By rolling back commonsense environmental restraints on the coal industry, Trump is allowing the industry to externalize its terrible social and environmental costs on all of us, giving the industry a hidden subsidy. He’s also reopening federal lands to new coal leases, at rates that typically run well below actual market value.

By subsidizing a less-job intensive and more established industry, Trump’s misguided policy changes will thwart the growth of the emerging solar and wind industries, which could create many, many more jobs than coal. In fact, hurting these industries by helping coal might even result in a net job loss for everyone.

Then again, maybe this was never about jobs. Maybe the administration’s intent all along was to reward well-connected coal (and oil and gas) oligarchs who make hefty campaign contributions. If so, that was a good investment for them.

For ordinary working people — and for our planet — the cost could be too much to bear.

It’s the Pits: the Miner’s Blues

By Clancy Sigal - CounterPunch, April 25, 2017

Don’t go down in the mine, Dad,
Dreams very often come true;
Daddy, you know it would break my heart
If anything happened to you…

— in honor of 1907 South Wales mining disaster

I’ve never been down an American coal mine, among the least safest in the world, though have plunged thousands  of feet into the dark bowels of British pits in Yorkshire, Wales and Scotland, the world’s safest until they were closed by politicians and bean counters.

I have a selfish interest in coal mining since it was English pit men who first opened up their world to me  and encouraged my first writing.

Deep down in the hard-to-breath darkness at 2000 feet below the surface miners educated me how they’re aseparate culture, with its own taboos and permissions. At the coal face, hand-getting or machine-cutting, I saw them as skilled surgeons, or code breakers using logic to solve life and death problems underground, with super-sensitive ears for the faint early warning crack of a wall collapse or groan in a roof support.

Miners are a special, ancient breed whether in China, Poland or Appalachia; at their union’s strongest, which it’s not now, militant solidarity is bred in their bones. (See the Battle of Blair Mountain where massed miners shot it out with  federal troops and even the US air corps for the right to unionize.)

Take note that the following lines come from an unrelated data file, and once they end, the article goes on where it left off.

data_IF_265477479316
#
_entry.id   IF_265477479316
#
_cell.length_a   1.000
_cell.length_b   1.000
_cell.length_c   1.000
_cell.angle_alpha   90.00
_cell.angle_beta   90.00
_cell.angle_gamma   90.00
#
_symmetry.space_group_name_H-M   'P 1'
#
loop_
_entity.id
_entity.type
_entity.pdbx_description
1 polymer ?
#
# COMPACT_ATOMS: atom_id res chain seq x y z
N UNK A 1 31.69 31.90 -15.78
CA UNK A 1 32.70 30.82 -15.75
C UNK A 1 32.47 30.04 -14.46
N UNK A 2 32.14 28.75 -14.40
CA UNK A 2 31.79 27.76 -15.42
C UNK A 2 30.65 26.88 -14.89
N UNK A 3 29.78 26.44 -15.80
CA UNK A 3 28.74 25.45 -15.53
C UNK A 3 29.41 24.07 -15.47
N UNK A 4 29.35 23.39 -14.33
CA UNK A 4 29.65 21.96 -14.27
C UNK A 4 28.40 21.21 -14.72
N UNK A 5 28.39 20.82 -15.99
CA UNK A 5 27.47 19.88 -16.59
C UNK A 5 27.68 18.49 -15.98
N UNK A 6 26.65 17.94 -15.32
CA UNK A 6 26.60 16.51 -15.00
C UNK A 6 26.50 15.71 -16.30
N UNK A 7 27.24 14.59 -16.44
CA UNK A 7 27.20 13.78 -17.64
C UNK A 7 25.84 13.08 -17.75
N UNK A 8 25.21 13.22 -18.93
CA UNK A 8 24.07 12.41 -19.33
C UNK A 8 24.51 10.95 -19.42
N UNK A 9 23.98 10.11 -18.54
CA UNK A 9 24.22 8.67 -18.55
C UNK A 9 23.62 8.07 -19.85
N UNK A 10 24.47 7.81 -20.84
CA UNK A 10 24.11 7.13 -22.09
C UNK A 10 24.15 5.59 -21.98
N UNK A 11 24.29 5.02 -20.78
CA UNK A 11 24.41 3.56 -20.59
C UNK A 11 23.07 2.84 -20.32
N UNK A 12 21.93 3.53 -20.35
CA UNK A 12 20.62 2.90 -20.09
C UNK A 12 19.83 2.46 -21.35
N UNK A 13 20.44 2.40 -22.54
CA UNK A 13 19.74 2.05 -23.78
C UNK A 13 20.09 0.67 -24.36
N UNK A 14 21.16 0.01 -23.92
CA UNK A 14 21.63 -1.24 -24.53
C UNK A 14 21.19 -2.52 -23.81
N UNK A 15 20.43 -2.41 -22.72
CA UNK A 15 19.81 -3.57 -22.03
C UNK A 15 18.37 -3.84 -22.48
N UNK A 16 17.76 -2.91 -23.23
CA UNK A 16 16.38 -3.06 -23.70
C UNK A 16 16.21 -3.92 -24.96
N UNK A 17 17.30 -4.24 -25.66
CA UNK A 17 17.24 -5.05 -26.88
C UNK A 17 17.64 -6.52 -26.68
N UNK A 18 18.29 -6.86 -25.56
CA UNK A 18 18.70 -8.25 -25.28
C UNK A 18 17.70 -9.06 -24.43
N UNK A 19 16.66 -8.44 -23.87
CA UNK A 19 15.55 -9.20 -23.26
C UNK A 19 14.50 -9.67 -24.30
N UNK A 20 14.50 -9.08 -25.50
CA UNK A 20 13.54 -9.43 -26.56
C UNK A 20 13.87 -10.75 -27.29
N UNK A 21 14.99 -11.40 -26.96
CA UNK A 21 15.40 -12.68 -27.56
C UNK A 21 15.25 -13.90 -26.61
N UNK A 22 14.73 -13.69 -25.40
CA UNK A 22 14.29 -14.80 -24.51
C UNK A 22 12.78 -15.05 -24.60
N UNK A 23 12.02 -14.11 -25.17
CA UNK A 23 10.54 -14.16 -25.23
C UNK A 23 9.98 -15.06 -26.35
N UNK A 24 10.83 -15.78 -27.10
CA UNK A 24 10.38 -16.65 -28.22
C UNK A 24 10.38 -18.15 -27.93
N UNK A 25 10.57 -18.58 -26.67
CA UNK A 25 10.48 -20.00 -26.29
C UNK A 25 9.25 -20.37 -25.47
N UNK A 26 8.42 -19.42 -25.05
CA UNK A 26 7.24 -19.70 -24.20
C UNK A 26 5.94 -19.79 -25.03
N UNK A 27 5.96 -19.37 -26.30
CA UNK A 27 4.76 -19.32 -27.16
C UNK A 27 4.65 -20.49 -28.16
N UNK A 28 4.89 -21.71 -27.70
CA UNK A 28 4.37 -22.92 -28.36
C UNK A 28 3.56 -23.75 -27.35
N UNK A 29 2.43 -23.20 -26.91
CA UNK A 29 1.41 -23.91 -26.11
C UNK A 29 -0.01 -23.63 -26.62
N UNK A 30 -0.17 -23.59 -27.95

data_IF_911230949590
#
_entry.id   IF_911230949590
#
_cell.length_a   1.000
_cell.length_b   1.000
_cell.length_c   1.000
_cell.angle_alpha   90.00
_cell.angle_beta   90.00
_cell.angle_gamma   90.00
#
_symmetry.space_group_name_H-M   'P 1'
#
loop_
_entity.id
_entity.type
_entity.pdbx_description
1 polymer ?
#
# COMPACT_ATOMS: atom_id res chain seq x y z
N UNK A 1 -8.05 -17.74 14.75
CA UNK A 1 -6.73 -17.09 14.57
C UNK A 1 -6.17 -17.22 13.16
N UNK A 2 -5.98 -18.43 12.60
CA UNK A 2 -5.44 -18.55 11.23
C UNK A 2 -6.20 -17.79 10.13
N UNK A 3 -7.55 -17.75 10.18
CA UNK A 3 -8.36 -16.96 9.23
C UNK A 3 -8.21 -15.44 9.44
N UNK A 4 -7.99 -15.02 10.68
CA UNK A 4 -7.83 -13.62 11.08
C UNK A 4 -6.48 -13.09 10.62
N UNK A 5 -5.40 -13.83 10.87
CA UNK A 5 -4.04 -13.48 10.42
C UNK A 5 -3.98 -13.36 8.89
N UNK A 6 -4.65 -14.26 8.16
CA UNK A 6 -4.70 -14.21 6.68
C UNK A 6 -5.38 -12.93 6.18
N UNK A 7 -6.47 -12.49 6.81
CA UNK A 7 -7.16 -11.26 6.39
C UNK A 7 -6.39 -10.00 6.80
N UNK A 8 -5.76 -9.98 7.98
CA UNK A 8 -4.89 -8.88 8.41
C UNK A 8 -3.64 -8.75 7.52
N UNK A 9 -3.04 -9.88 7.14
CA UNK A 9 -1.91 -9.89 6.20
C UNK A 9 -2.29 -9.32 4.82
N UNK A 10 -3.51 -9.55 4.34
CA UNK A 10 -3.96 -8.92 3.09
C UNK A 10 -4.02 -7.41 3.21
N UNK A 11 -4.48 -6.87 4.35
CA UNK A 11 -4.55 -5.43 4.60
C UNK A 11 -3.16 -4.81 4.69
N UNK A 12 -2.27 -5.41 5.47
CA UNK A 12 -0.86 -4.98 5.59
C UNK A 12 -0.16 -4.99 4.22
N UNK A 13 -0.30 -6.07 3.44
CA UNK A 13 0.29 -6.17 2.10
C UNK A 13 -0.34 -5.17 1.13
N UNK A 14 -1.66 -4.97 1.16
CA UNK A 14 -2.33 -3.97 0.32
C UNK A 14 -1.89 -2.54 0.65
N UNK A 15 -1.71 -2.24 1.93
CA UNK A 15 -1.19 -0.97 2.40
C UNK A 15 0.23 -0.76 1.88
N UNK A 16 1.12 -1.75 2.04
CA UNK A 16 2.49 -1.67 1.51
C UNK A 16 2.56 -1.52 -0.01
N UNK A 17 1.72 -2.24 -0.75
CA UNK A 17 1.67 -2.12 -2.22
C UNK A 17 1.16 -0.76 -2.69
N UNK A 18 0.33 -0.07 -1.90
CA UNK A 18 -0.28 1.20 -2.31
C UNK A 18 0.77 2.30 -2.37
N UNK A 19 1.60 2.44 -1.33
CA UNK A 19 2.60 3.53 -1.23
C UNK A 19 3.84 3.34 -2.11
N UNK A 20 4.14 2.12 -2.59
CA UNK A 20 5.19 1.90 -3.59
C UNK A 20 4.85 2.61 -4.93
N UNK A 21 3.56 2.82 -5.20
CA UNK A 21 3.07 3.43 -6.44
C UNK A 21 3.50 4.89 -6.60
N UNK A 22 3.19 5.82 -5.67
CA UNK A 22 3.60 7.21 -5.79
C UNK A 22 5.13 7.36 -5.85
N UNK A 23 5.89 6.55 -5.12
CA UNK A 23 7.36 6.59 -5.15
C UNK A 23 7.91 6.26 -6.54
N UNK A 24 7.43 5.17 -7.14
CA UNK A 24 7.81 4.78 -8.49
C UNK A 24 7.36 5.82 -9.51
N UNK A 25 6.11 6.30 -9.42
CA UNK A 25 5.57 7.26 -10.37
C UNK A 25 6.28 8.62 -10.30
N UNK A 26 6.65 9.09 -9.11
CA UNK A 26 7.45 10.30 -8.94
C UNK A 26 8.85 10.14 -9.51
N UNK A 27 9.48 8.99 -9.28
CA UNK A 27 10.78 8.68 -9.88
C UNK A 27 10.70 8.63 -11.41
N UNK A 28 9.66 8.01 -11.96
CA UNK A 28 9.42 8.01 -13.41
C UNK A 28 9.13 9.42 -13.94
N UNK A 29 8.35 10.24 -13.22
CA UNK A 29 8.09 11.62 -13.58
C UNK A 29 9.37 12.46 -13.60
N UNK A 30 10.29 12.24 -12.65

Gradually I climbed into a social class where “coal” became a dirty word because the getting of the decayed vegetation with its high carbon content became synonymous with earth’s destruction and our asthmatic lungs.

You know, shaved mountain tops, poisoned rivers, massive health costs to miners (black lung, silicosis, injuries) and any of us who has to breathe in the fossil-fuel fumes. Not to mention the harm to climate change.

Gas powered electricity (fracking) is allegedly cheaper. Cleaner, more modern, more accessible. Anyway Appalachian coal is giving out, and privately owned coal companies – whose safety records are an obscenity – daily go bankrupt abandoning their workers’ health benefits. Right now Wyoming with its open cast strip mining produces  more coal than traditional deep pit mines in the eastern mountains.

So what happens to the aging coal miners who voted for Trump on his promise to bring back jobs and restore coal  which none of them believed but had hopes he would care for them in a declining industry?

One of the thousands of reasons Hillary lost was going to coal-mining West Virginia which she won in 2008 and  telling them, “We’re going to put a lot of coal miners and coal companies out of business” in the drive for clean energy. The voting miners preferred Trump’s hopeful lie to Clinton’s blunt death sentence. Who wouldn’t?

The gods of coal are vengeful. Today, the 80,000 or so remaining miners, out of a 1970 high of 140,000 and a  1920s high of 700,000, are getting royally screwed by Trump’s rich Republicans. In a word they’re being sent  on a fast ride to the cemetery by the people they voted for in such big numbers.

The Republican congress is twisting miners and their families in the wind by refusing, until the very last moment  and maybe not then, to honor promised federal health benefits that are used to beef up the much used Medicare and Medicaid. The loss of this government money is literally the difference between life and death for men on oxygen or  suffering other coal-related injuries.

A double kick in the face: Trump is also defunding the Appalachian Regional Commission and U.S Economic Development Commission set up specifically to cushion coal’s collapse.

An amazing number of people, still traumatized by Hillary’s defeat, say Trump’s betrayals are only what the miners deserve.  Or as one NYT reader wrote from W. Virginia, “I have run out of patience and empathy for these  people…They’re…ignorant… and generally not interested in anything but being a coal miner, shooting wild animals and each other, getting drunk or high,  and qualifying for disability.”